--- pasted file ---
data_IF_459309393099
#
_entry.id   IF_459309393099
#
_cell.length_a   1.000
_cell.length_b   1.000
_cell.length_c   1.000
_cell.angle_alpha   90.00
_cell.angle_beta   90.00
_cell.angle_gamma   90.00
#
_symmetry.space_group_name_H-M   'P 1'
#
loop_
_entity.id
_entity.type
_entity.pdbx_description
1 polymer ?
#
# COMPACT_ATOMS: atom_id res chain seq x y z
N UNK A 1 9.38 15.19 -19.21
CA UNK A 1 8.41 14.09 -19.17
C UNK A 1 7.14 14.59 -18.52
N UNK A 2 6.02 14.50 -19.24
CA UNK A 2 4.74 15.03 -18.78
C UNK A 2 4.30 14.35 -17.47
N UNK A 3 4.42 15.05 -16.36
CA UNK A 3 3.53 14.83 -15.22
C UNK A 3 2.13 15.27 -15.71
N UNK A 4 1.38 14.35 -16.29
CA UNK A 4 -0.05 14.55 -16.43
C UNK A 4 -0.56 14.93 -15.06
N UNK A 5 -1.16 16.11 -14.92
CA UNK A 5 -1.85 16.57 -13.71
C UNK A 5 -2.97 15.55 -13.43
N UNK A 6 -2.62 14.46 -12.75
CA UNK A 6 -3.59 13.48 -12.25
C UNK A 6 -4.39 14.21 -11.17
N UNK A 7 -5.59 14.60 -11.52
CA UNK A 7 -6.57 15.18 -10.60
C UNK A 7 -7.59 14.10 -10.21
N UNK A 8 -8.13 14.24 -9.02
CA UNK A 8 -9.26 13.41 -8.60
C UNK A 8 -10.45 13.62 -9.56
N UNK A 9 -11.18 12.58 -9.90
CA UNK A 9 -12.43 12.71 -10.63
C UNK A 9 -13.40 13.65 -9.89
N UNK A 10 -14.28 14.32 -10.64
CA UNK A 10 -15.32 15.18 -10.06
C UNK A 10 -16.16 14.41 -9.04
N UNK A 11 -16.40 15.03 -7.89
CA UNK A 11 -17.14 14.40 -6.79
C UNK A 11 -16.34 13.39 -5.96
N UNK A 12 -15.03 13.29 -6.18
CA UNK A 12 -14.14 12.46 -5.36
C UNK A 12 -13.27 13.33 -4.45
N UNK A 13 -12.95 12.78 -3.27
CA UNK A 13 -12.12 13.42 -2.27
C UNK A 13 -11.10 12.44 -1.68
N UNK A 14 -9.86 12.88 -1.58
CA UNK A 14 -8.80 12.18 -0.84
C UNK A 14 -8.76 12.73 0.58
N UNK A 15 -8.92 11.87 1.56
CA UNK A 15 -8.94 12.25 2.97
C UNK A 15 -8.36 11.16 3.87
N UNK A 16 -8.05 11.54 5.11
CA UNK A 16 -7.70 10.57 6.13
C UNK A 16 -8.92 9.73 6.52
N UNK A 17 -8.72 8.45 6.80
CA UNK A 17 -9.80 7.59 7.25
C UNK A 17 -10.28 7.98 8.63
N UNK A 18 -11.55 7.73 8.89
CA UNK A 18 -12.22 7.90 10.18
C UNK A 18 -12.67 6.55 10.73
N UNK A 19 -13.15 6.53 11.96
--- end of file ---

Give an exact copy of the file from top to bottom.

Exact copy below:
data_IF_459309393099
#
_entry.id   IF_459309393099
#
_cell.length_a   1.000
_cell.length_b   1.000
_cell.length_c   1.000
_cell.angle_alpha   90.00
_cell.angle_beta   90.00
_cell.angle_gamma   90.00
#
_symmetry.space_group_name_H-M   'P 1'
#
loop_
_entity.id
_entity.type
_entity.pdbx_description
1 polymer ?
#
# COMPACT_ATOMS: atom_id res chain seq x y z
N UNK A 1 9.38 15.19 -19.21
CA UNK A 1 8.41 14.09 -19.17
C UNK A 1 7.14 14.59 -18.52
N UNK A 2 6.02 14.50 -19.24
CA UNK A 2 4.74 15.03 -18.78
C UNK A 2 4.30 14.35 -17.47
N UNK A 3 4.42 15.05 -16.36
CA UNK A 3 3.53 14.83 -15.22
C UNK A 3 2.13 15.27 -15.71
N UNK A 4 1.38 14.35 -16.29
CA UNK A 4 -0.05 14.55 -16.43
C UNK A 4 -0.56 14.93 -15.06
N UNK A 5 -1.16 16.11 -14.92
CA UNK A 5 -1.85 16.57 -13.71
C UNK A 5 -2.97 15.55 -13.43
N UNK A 6 -2.62 14.46 -12.75
CA UNK A 6 -3.59 13.48 -12.25
C UNK A 6 -4.39 14.21 -11.17
N UNK A 7 -5.59 14.60 -11.52
CA UNK A 7 -6.57 15.18 -10.60
C UNK A 7 -7.59 14.10 -10.21
N UNK A 8 -8.13 14.24 -9.02
CA UNK A 8 -9.26 13.41 -8.60
C UNK A 8 -10.45 13.62 -9.56
N UNK A 9 -11.18 12.58 -9.90
CA UNK A 9 -12.43 12.71 -10.63
C UNK A 9 -13.40 13.65 -9.89
N UNK A 10 -14.28 14.32 -10.64
CA UNK A 10 -15.32 15.18 -10.06
C UNK A 10 -16.16 14.41 -9.04
N UNK A 11 -16.40 15.03 -7.89
CA UNK A 11 -17.14 14.40 -6.79
C UNK A 11 -16.34 13.39 -5.96
N UNK A 12 -15.03 13.29 -6.18
CA UNK A 12 -14.14 12.46 -5.36
C UNK A 12 -13.27 13.33 -4.45
N UNK A 13 -12.95 12.78 -3.27
CA UNK A 13 -12.12 13.42 -2.27
C UNK A 13 -11.10 12.44 -1.68
N UNK A 14 -9.86 12.88 -1.58
CA UNK A 14 -8.80 12.18 -0.84
C UNK A 14 -8.76 12.73 0.58
N UNK A 15 -8.92 11.87 1.56
CA UNK A 15 -8.94 12.25 2.97
C UNK A 15 -8.36 11.16 3.87
N UNK A 16 -8.05 11.54 5.11
CA UNK A 16 -7.70 10.57 6.13
C UNK A 16 -8.92 9.73 6.52
N UNK A 17 -8.72 8.45 6.80
CA UNK A 17 -9.80 7.59 7.25
C UNK A 17 -10.28 7.98 8.63
N UNK A 18 -11.55 7.73 8.89
CA UNK A 18 -12.22 7.90 10.18
C UNK A 18 -12.67 6.55 10.73
N UNK A 19 -13.15 6.53 11.96